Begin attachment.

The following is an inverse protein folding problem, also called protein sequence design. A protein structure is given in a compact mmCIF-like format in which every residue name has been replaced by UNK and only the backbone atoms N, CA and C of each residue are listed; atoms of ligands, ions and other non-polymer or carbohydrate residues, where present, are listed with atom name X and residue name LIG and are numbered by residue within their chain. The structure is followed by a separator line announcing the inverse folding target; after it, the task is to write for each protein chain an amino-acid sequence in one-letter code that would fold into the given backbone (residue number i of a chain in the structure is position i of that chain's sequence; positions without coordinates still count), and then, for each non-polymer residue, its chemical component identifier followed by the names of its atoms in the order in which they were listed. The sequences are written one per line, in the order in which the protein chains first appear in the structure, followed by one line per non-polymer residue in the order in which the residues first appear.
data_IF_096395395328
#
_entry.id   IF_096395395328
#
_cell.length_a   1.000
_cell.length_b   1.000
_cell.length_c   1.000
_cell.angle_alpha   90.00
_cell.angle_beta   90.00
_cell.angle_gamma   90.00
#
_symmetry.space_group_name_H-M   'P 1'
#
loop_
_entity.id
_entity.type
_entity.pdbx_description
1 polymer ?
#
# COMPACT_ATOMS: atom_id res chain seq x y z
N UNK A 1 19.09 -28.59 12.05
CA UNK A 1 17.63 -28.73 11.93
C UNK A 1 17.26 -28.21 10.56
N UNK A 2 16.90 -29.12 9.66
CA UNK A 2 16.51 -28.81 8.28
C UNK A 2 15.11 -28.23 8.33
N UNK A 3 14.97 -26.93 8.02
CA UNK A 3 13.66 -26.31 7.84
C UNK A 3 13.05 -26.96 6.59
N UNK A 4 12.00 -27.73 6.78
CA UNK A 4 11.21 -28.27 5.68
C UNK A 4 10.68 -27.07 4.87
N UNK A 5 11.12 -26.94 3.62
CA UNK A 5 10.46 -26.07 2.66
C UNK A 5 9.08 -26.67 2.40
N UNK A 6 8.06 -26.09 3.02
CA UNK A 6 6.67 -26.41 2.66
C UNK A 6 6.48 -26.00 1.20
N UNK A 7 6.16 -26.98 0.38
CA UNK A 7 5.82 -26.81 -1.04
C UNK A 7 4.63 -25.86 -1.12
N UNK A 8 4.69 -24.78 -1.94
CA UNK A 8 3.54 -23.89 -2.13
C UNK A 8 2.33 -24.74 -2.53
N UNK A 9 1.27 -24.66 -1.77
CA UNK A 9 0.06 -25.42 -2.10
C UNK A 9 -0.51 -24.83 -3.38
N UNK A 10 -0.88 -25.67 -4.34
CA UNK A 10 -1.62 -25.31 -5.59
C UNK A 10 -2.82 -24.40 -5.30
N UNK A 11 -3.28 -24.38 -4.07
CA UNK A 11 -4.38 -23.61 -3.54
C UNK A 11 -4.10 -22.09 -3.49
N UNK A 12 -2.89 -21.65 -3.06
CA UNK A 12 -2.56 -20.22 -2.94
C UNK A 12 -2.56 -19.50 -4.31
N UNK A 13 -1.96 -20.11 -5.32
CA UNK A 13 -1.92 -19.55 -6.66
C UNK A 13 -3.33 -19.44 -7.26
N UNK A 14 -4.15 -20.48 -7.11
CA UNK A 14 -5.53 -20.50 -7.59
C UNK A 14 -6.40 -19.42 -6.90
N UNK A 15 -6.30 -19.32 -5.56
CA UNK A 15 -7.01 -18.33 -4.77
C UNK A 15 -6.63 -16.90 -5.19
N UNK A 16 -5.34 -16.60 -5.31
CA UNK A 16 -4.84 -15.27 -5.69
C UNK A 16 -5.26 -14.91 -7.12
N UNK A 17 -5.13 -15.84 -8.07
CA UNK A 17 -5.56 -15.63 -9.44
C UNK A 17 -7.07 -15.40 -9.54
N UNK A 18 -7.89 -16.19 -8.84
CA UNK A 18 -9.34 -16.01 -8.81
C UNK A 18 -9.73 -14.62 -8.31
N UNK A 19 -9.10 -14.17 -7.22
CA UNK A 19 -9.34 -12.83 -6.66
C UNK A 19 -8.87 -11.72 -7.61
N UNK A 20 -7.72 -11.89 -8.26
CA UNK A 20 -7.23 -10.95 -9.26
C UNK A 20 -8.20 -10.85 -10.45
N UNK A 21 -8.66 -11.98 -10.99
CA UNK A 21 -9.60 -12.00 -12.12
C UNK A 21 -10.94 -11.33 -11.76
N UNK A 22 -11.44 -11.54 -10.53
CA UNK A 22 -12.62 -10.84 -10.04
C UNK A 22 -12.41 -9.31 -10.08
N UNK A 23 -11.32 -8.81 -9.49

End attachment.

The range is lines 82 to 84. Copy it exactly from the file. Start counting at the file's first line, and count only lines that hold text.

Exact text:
N UNK A 21 -8.66 -11.98 -10.99
CA UNK A 21 -9.60 -12.00 -12.12
C UNK A 21 -10.94 -11.33 -11.76